In Pakistan: Building a Culture of Accountability through Election Observation and Voter Education
February 27, 2008
Election Day in Pakistan just happened, but groundwork for a domestic observation network was laid a long time ago. In 2006, with technical support from The Asia Foundation and in preparation for national and provincial assembly elections scheduled for 2007/08, Pakistan’s Free and Fair Election Network (FAFEN) began to take shape. FAFEN‘s goal was to become the first Pakistani election observer group to use a long-term, nationwide, systematic, statistically-driven methodology, following international standards and best practices.
FAFEN‘s 30 member organizations started by observing local by-elections and the nationwide public display of the draft voters list in mid-2007. The network conducted the first statistically-valid audit of the draft voters list, and successfully advocated for the final electoral roll to be posted on the Election Commission of Pakistan’s website. In September 2007, FAFEN began training long-term observer coordinators in 264 (out of 272) National Assembly constituencies, and publishing a series of 19 “Election Updates” based on weekly compilations of observers’ data from around the country.
Meanwhile, an innovative FAFEN voter education campaign focused on themes like the qualities of good leaders, voters as safeguards on the election system, and men’s role in facilitating women’s participation in the electoral process. FAFEN hosted the first nationwide “Meet the Candidates” public forums, in which all candidates from each National Assembly constituency were invited to sit together and respond to potential voters’ questions. The Asia Foundation worked with FAFEN NGO partners to develop a set of posters, stickers, brochures, and waterproof canvas flipcharts for voter educators. One unique leaflet featured a women’s polling booth and highlighted the key steps in the voting process. The partners developed eight Public Service Announcements for radio, television and broadcast in public venues, and as many television discussion programs in local languages on subjects like election security and women’s participation.
FAFEN‘s effort to deter fraud on Election Day ” February 18, 2008 ” was helped by the Election Commission of Pakistan which announced publicly and repeatedly that there would be more than 20,000 domestic national election observers all over the country. The network’s strategy was for 16,000 paired stationary observers to monitor a random sample of about 8,000 (out of 64,000) polling stations all day, collecting detailed information about voting, counting, and compilation of results. Thousands of Pakistani women monitored Female Polling Booths and Stations using a tailored manual and reporting format, and wearing specially-printed FAFEN headscarves (chadors). An additional 4,000 mobile observers visited as many as 30,000 polling stations, making the 2008 national and provincial assembly elections the most closely watched in Pakistani history, despite widespread security concerns and enormous logistical obstacles.
The random selection of observation sites is now enabling FAFEN to extrapolate from its data to draw conclusions about each constituency and province, as well as the national electoral system. The statistical sample also allows for FAFEN‘s Parallel Vote Tabulation (PVT) data to confirm that vote counts from the polling stations have been aggregated accurately.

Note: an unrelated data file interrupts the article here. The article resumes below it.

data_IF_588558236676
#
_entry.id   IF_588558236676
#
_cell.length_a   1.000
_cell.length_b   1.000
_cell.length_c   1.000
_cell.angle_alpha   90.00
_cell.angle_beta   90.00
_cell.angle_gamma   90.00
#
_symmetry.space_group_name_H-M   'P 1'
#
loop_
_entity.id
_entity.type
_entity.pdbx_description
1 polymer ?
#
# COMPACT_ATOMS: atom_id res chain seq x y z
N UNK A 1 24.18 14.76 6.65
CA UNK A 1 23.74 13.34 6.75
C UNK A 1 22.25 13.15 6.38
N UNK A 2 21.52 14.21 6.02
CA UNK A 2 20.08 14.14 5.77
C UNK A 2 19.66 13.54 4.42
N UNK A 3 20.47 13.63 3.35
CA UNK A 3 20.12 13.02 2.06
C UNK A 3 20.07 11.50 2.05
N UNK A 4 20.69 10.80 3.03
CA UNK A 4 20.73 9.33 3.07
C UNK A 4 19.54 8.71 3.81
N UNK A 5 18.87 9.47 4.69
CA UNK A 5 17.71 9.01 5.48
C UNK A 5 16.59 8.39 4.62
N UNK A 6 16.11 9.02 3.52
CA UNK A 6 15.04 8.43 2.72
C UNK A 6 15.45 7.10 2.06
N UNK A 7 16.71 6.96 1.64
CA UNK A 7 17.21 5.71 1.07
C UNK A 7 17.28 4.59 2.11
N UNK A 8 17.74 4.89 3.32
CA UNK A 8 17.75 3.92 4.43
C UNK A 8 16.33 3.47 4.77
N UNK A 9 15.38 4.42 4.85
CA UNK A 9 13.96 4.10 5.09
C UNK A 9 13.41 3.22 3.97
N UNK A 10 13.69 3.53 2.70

Among the issues FAFEN documented during the pre-election period were lack of enforcement of Pakistan’s Code of Conduct for Political Parties and Contesting Candidates, local government officials’ and security agencies’ partisan involvement in the process, use of state resources for campaigning (including state media), judicial electoral officials not adhering to Election Commission regulations, and missing and duplicate voters on the electoral roll. Election Day concerns included significant restrictions and harassment of election observers and candidates’ polling agents, unauthorized local “influentials” in polling booths, inconsistencies in voter identification requirements, and low-level violence among candidate representatives and others.
Pre-election iniquities substantially biased the “playing field,” in FAFEN‘s view, but Election Day irregularities were not so severe as to alter the results in most constituencies. FAFEN‘s final analysis will depend upon sets of observer checklists still arriving from around the country and being tabulated. All of FAFEN‘s pre-election updates, public statements, reports, voter education materials, and several observation manuals and checklists are posted on their website at www.fafen.org.
FAFEN‘s unique effort to contribute to public transparency and accountability in Pakistan was featured on the front page of the Wall Street Journal, in the Washington Post and Los Angeles Times, and on CNN, BBC, and many other national and international news outlets. The Asia Foundation is making a documentary of FAFEN‘s work, and the network is writing a manual on domestic election observation methodology. FAFEN is still busy planning to observe the adjudication of electoral petitions, by-elections, and the formation of the new government. The network also hopes to maintain momentum through nationwide programming designed to keep constituents connected to their elected representatives and to monitor the new assemblies’ legislative agenda.
Ashley Barr is The Asia Foundation’s Election Program Team Leader in Pakistan.
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